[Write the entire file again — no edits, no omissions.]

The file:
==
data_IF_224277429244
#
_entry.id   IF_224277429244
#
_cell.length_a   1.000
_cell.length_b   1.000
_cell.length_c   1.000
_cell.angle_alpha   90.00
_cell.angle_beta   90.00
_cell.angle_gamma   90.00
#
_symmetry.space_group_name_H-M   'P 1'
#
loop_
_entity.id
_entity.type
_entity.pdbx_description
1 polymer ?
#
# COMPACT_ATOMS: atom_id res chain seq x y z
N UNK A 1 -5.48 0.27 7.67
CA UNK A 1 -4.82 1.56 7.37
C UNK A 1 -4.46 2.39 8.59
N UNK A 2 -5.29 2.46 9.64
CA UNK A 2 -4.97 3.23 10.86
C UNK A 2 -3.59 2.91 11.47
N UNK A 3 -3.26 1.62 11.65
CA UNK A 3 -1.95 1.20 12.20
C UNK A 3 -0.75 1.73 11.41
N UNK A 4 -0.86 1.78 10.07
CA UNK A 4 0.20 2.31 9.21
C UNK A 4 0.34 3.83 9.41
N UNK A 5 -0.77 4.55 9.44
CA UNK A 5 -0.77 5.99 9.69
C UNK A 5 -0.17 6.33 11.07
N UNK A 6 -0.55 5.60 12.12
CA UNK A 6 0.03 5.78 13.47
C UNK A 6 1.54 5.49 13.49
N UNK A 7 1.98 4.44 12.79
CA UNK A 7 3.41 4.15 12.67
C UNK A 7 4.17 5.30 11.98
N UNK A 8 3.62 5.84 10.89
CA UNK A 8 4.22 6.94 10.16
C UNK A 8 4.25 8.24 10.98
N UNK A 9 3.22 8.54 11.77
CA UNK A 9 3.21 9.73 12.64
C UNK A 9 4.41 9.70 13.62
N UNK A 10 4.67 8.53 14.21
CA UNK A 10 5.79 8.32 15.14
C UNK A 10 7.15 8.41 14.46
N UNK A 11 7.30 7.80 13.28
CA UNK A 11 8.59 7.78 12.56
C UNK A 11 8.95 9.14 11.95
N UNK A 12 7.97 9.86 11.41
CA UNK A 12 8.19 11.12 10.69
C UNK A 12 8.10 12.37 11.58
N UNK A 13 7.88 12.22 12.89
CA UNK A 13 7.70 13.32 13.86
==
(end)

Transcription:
data_IF_224277429244
#
_entry.id   IF_224277429244
#
_cell.length_a   1.000
_cell.length_b   1.000
_cell.length_c   1.000
_cell.angle_alpha   90.00
_cell.angle_beta   90.00
_cell.angle_gamma   90.00
#
_symmetry.space_group_name_H-M   'P 1'
#
loop_
_entity.id
_entity.type
_entity.pdbx_description
1 polymer ?
#
# COMPACT_ATOMS: atom_id res chain seq x y z
N UNK A 1 -5.48 0.27 7.67
CA UNK A 1 -4.82 1.56 7.37
C UNK A 1 -4.46 2.39 8.59
N UNK A 2 -5.29 2.46 9.64
CA UNK A 2 -4.97 3.23 10.86
C UNK A 2 -3.59 2.91 11.47
N UNK A 3 -3.26 1.62 11.65
CA UNK A 3 -1.95 1.20 12.20
C UNK A 3 -0.75 1.73 11.41
N UNK A 4 -0.86 1.78 10.07
CA UNK A 4 0.20 2.31 9.21
C UNK A 4 0.34 3.83 9.41
N UNK A 5 -0.77 4.55 9.44
CA UNK A 5 -0.77 5.99 9.69
C UNK A 5 -0.17 6.33 11.07
N UNK A 6 -0.55 5.60 12.12
CA UNK A 6 0.03 5.78 13.47
C UNK A 6 1.54 5.49 13.49
N UNK A 7 1.98 4.44 12.79
CA UNK A 7 3.41 4.15 12.67
C UNK A 7 4.17 5.30 11.98
N UNK A 8 3.62 5.84 10.89
CA UNK A 8 4.22 6.94 10.16
C UNK A 8 4.25 8.24 10.98
N UNK A 9 3.22 8.54 11.77
CA UNK A 9 3.21 9.73 12.64
C UNK A 9 4.41 9.70 13.62
N UNK A 10 4.67 8.53 14.21
CA UNK A 10 5.79 8.32 15.14
C UNK A 10 7.15 8.41 14.46
N UNK A 11 7.30 7.80 13.28
CA UNK A 11 8.59 7.78 12.56
C UNK A 11 8.95 9.14 11.95
N UNK A 12 7.97 9.86 11.41
CA UNK A 12 8.19 11.12 10.69
C UNK A 12 8.10 12.37 11.58
N UNK A 13 7.88 12.22 12.89
CA UNK A 13 7.70 13.32 13.86